Picture books lay the foundation of strong reading skills and a love for reading. We want to provide teachers and parents of young readers with resources to enhance that experience even more.
LOS ALTOS, Calif. (PRWEB) November 12, 2018
Children's books are all about colorful illustrations and happy endings and not much else, right?
Not exactly. There's often a lot more going on in these stories—along with those engaging illustrations and feel-good plotlines, of course.
Dr. Seuss' classic tales provide commentary on everything from capitalism to dictators to climate change. Shel Silverstein's The Giving Tree has spurred over 50 years of controversy for its unusually gloomy ending and vast range of interpretations. And there's some subtle but seriously awesome historical significance in Don Freeman's choice to feature a Black girl in his oh-so-charming book Corduroy, published back in in 1968.
Yep. Turns out, the opportunity for some in-depth literary analysis begins long before essay-writing assignments are passed out. And that's where Shmoop comes in.
Shmoop (https://www.shmoop.com), a digital publisher known for its award-winning test prep and certified online courses, has created a new set of learning guides for picture books. Now parents of young readers—and not-yet-independent readers—don't need to wait for their kids to go off to school to start utilizing Shmoop. Children's literature scholars and parents of toddlers alike will find something to love in Shmoop's new picture book guides.
Featuring classic titles like Where the Wild Things Are, Strega Nona, and Alexander and the Terrible, Horrible, No Good, Very Bad Day, Shmoop's guides provide a unique analysis of texts that don't often get time in the literary-analysis spotlight. Each guide includes both a brief and a detailed summary, which can help parents scope out new books to read with their kiddos (or help those who find a 20-page picture book to be just too much to read). The guides also come packed with in-depth analysis of each book's characters, plot, themes, and more that will get parents and teachers engaged with the stories just as much as the kids are. And as a twist on Shmoop's classic Study Questions section, these picture book guides offer up two types of questions: questions that could lay the groundwork for an English major's college paper, and questions that a parent could use to get their budding readers talking about the story.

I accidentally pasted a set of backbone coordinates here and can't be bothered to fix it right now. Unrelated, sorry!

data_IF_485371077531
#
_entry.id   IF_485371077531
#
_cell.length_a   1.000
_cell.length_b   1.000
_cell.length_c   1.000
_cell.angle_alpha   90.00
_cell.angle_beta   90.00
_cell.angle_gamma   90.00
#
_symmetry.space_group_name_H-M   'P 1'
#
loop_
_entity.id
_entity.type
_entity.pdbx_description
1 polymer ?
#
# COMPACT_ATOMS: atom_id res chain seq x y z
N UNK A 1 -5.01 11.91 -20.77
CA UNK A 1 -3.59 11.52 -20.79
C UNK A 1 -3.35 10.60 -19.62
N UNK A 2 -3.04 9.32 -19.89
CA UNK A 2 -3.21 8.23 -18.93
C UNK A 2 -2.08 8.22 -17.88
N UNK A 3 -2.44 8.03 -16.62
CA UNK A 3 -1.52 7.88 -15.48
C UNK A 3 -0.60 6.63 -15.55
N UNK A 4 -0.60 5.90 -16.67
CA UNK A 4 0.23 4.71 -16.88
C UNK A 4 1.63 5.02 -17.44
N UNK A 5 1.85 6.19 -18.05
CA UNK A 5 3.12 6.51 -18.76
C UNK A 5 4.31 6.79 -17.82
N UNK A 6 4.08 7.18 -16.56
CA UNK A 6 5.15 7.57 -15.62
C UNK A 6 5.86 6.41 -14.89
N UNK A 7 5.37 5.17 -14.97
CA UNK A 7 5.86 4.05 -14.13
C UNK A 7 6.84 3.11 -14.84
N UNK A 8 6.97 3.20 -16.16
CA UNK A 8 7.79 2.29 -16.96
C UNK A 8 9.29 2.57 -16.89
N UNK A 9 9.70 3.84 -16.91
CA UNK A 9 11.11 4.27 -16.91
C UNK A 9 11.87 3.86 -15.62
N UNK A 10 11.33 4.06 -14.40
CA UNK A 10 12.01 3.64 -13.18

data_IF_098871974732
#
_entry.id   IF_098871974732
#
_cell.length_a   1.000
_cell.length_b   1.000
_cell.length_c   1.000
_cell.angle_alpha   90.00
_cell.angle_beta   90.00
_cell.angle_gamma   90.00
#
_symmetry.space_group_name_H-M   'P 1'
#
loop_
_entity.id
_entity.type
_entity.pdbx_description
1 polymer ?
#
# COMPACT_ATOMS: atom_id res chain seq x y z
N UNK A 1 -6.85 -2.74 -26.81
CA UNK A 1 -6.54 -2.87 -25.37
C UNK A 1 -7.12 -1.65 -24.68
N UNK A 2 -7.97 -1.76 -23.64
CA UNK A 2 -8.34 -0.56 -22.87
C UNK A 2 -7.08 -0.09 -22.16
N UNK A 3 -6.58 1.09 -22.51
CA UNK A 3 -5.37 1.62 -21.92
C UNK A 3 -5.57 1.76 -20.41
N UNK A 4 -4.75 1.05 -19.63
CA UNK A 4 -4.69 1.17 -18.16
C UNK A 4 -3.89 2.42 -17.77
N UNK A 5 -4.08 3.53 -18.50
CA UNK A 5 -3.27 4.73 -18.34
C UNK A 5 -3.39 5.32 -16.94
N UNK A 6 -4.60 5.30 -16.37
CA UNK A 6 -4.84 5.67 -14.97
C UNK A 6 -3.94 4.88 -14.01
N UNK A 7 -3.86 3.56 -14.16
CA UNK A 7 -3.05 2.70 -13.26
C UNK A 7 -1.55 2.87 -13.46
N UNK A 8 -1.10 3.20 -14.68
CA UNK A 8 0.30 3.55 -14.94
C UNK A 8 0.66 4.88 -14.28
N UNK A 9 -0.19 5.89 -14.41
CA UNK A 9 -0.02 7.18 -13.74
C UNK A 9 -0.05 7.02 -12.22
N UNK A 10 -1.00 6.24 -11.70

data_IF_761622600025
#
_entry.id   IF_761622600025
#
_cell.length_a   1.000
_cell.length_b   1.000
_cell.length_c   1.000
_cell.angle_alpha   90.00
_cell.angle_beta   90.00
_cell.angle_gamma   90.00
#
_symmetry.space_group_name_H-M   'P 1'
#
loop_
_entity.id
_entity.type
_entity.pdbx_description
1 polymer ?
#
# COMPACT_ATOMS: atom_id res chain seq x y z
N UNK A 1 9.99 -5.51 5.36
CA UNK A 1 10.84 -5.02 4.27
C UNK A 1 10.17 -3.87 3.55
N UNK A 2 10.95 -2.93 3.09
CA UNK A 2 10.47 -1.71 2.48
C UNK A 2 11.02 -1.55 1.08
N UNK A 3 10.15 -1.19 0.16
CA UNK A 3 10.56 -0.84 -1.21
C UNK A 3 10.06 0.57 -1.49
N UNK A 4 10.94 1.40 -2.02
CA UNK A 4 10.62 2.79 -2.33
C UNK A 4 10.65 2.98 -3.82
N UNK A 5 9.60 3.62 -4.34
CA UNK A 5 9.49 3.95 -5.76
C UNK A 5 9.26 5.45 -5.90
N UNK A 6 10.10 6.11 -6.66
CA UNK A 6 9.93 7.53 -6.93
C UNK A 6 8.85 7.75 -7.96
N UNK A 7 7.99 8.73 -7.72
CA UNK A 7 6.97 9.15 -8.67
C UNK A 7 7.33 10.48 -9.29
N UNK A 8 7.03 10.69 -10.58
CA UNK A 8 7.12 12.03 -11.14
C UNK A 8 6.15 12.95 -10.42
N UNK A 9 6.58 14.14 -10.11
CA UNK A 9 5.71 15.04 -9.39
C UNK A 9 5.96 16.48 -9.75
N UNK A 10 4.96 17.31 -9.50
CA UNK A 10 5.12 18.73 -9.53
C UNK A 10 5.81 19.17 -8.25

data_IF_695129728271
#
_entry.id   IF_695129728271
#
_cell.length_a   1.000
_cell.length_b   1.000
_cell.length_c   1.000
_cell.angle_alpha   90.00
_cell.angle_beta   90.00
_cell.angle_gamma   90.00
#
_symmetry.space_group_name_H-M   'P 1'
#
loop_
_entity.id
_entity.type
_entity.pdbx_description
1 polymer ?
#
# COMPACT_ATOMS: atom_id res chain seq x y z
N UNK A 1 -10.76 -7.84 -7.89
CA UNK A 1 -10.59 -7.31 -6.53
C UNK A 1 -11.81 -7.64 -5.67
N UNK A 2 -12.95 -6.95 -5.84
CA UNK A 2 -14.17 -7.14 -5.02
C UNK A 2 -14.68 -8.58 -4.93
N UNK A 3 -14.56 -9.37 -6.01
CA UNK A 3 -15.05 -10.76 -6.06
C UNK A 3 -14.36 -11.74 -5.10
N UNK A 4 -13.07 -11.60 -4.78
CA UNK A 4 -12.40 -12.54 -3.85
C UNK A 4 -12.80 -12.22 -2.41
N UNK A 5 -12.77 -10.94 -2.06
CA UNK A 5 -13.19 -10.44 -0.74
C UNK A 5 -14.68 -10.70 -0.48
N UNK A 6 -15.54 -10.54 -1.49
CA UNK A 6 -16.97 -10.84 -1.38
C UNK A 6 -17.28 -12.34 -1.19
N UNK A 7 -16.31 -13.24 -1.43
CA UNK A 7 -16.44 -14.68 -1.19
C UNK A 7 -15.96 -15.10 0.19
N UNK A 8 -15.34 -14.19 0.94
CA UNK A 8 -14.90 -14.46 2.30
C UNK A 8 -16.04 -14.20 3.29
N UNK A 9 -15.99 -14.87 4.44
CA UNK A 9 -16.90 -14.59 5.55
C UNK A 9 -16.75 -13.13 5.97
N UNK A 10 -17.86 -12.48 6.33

Research shows that reading aloud with children from a young age can provide long-lasting benefits, from fostering the development of reading comprehension and listening skills to boosting vocabulary. Not to mention Shmoop's favorite: developing a deep love of reading.
"Shmoop is all about teaching students how to analyze challenging texts like Moby-Dick and Ulysses, but we can't forget about the books that come long before that point in our reading lives," says David Siminoff, founder of Shmoop. "Picture books lay the foundation of strong reading skills and a love for reading. We want to provide teachers and parents of young readers with resources to enhance that experience even more."
All of Shmoop's new picture book learning guides can be found in their ever-growing library of literature guides. Shmoop also offers a section dedicated to all things Seuss. Readers will find guides that unpack the hidden messages in almost every Dr. Seuss story out there, plus a free Online Course packed with Seuss-tastic activities that parents and teachers can complete with their young readers along the way.
Shmoop offers hundreds of thousands of pages of original content. Their Online Courses, Test Prep, Teaching Guides, Learning Guides, and interactive Study Tools are written by teachers and experts and balance a teen-friendly, approachable style with academically rigorous concepts. Shmoop sees 16 million unique visitors a month across desktop and mobile. The company has won numerous awards from EdTech Digest, Tech & Learning, and the Association of Educational Publishers. Launched in 2008, Shmoop makes the magic happen from a labradoodle-patrolled office in Los Altos, California.